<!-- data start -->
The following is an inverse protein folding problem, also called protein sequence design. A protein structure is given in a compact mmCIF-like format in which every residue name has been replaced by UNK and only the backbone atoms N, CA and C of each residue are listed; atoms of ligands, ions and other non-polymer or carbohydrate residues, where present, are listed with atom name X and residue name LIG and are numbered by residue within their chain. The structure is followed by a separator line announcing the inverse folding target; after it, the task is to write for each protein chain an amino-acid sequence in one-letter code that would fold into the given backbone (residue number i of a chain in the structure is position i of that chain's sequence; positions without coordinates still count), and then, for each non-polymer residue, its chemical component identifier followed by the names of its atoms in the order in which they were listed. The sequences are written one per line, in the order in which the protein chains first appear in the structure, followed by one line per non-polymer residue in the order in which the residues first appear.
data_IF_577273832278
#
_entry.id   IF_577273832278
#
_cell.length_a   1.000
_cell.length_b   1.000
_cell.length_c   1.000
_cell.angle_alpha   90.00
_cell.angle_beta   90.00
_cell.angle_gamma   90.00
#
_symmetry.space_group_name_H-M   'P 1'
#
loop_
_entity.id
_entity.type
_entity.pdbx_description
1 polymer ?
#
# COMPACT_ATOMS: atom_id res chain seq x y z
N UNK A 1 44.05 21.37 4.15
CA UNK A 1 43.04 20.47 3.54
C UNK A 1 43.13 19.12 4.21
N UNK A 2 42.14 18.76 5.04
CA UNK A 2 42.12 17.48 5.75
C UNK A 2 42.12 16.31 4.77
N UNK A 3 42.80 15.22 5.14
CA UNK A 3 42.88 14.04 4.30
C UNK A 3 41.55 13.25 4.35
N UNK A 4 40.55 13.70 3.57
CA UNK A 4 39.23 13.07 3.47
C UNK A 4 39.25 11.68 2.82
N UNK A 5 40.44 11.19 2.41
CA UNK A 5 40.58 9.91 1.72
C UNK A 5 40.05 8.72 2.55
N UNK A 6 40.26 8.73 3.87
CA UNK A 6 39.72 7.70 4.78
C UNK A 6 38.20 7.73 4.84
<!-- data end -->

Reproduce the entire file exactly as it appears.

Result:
The following is an inverse protein folding problem, also called protein sequence design. A protein structure is given in a compact mmCIF-like format in which every residue name has been replaced by UNK and only the backbone atoms N, CA and C of each residue are listed; atoms of ligands, ions and other non-polymer or carbohydrate residues, where present, are listed with atom name X and residue name LIG and are numbered by residue within their chain. The structure is followed by a separator line announcing the inverse folding target; after it, the task is to write for each protein chain an amino-acid sequence in one-letter code that would fold into the given backbone (residue number i of a chain in the structure is position i of that chain's sequence; positions without coordinates still count), and then, for each non-polymer residue, its chemical component identifier followed by the names of its atoms in the order in which they were listed. The sequences are written one per line, in the order in which the protein chains first appear in the structure, followed by one line per non-polymer residue in the order in which the residues first appear.
data_IF_577273832278
#
_entry.id   IF_577273832278
#
_cell.length_a   1.000
_cell.length_b   1.000
_cell.length_c   1.000
_cell.angle_alpha   90.00
_cell.angle_beta   90.00
_cell.angle_gamma   90.00
#
_symmetry.space_group_name_H-M   'P 1'
#
loop_
_entity.id
_entity.type
_entity.pdbx_description
1 polymer ?
#
# COMPACT_ATOMS: atom_id res chain seq x y z
N UNK A 1 44.05 21.37 4.15
CA UNK A 1 43.04 20.47 3.54
C UNK A 1 43.13 19.12 4.21
N UNK A 2 42.14 18.76 5.04
CA UNK A 2 42.12 17.48 5.75
C UNK A 2 42.12 16.31 4.77
N UNK A 3 42.80 15.22 5.14
CA UNK A 3 42.88 14.04 4.30
C UNK A 3 41.55 13.25 4.35
N UNK A 4 40.55 13.70 3.57
CA UNK A 4 39.23 13.07 3.47
C UNK A 4 39.25 11.68 2.82
N UNK A 5 40.44 11.19 2.41
CA UNK A 5 40.58 9.91 1.72
C UNK A 5 40.05 8.72 2.55
N UNK A 6 40.26 8.73 3.87
CA UNK A 6 39.72 7.70 4.78
C UNK A 6 38.20 7.73 4.84